What I Liked:

Between Ashfall and Life As We Knew It, I’m expecting the end of the world any minute now! This book was so realistic that I can definitely see it happening…and I can’t imagine what it will be like in real life.

I loved Miranda’s mom in this book. I hope that I’m as on top of things as she was when the world starts going downhill. She has a plan and is prepared to hit the supermarkets for anything they might need in the next days/weeks/months. She keeps her head throughout the book and has the perfect balance of hard love and being a softie.

I also loved the relationship between the family as a whole. The siblings obviously love and look out for each other. They all obviously love and respect their mom. Even though the parents are divorced, they get along wonderfully. It’s refreshing to see a family where there isn’t some awkward/awful family dynamic.

I thought the side story of Miranda and her best friends was very fitting. Before the disaster, Miranda and her two best friends are branching off in different directions: Sammi is chasing after boys, Megan is chasing religion, and Miranda is left not knowing exactly what to chase. The disaster seems to push Sammi and Megan even further along the roads they were headed down. Sammi turns to an older man to help her family survive while Megan follows her religious zealot reverend.

What I Didn’t Like:

I can’t think of anything that I didn’t like in this book! There could have been a little more action, but I’ve heard there is plenty in book two.

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I’m thinking of making an “It’s the end of the world as we know it…” display at school for post-apocalyptic books like this! I borrowed this book from my school library, but I don’t remember any of my students reading it this year. Since I hadn’t read it, I didn’t really book talk or push this book…but I will next year! I think my students will definitely like it. I can’t wait to read the rest of the series: The Dead and the Gone, which is told from the point of view of Alex who experiences the disaster in New York City, and This World We Live In, which brings together the survivors from the first two books.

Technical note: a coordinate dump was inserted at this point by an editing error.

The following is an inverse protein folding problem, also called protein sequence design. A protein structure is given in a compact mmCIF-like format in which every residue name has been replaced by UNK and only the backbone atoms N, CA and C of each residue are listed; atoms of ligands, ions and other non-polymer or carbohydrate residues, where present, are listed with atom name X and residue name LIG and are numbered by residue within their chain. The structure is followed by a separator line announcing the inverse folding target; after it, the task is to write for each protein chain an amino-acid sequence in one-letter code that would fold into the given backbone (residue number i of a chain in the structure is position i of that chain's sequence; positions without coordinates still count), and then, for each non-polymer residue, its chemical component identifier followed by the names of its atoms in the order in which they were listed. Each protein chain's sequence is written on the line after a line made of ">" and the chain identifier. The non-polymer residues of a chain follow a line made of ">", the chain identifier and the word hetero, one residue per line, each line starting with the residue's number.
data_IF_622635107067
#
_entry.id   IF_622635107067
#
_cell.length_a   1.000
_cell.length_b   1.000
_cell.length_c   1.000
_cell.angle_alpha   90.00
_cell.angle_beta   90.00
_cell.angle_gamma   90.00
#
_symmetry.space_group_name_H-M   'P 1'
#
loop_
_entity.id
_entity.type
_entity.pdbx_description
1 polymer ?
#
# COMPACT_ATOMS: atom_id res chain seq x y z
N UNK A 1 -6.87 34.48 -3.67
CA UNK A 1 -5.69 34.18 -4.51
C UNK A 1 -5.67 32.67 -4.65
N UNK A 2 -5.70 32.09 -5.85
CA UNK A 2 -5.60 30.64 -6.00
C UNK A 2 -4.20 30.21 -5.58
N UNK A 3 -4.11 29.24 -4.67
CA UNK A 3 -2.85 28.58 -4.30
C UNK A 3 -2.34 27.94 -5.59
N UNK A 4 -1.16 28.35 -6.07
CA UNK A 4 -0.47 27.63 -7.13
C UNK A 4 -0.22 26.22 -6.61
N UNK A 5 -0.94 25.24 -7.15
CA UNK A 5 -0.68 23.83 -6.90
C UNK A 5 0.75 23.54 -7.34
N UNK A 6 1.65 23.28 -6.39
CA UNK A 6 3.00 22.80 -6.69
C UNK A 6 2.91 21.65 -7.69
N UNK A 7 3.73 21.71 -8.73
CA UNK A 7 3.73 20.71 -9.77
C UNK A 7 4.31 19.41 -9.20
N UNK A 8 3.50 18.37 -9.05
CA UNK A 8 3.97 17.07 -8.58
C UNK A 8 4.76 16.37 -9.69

When I was looking up information about the author, I found her blog and uncovered some great news…there will be a book 4! The Shade of the Moon just got picked up by a publisher and will hopefully be out next fall. You can read all about it (and even read the first chapter) in this blog post from Susan Beth Pfeffer.

I think I need to go watch The Day After Tomorrow now 🙂

 

Review: Ashfall

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Ashfall (Ashfall, #1)Title: Ashfall (Ashfall #1)

Author: Mike Mullin (debut) — Twitter | Website |

Pages: 466

Released: October 11, 20122

Genre: Post-apocalyptic, survival, realistic fiction

Source: Harris County Public Library (plan to buy!)

Goodreads Summary:  Under the bubbling hot springs and geysers of Yellowstone National Park is a supervolcano. Most people don’t know it’s there. The caldera is so large that it can only be seen from a plane or satellite. It just could be overdue for an eruption, which would change the landscape and climate of our planet.

Ashfall is the story of Alex, a teenage boy left alone for the weekend while his parents visit relatives. When the Yellowstone supervolcano erupts unexpectedly, Alex is determined to reach his parents. He must travel over a hundred miles in a landscape transformed by a foot of ash and the destruction of every modern convenience that he has ever known, and through a new world in which disaster has brought out both the best and worst in people desperate for food, water, and warmth. With a combination of nonstop action, a little romance, and very real science, this is a story that is difficult to stop reading and even more difficult to forget.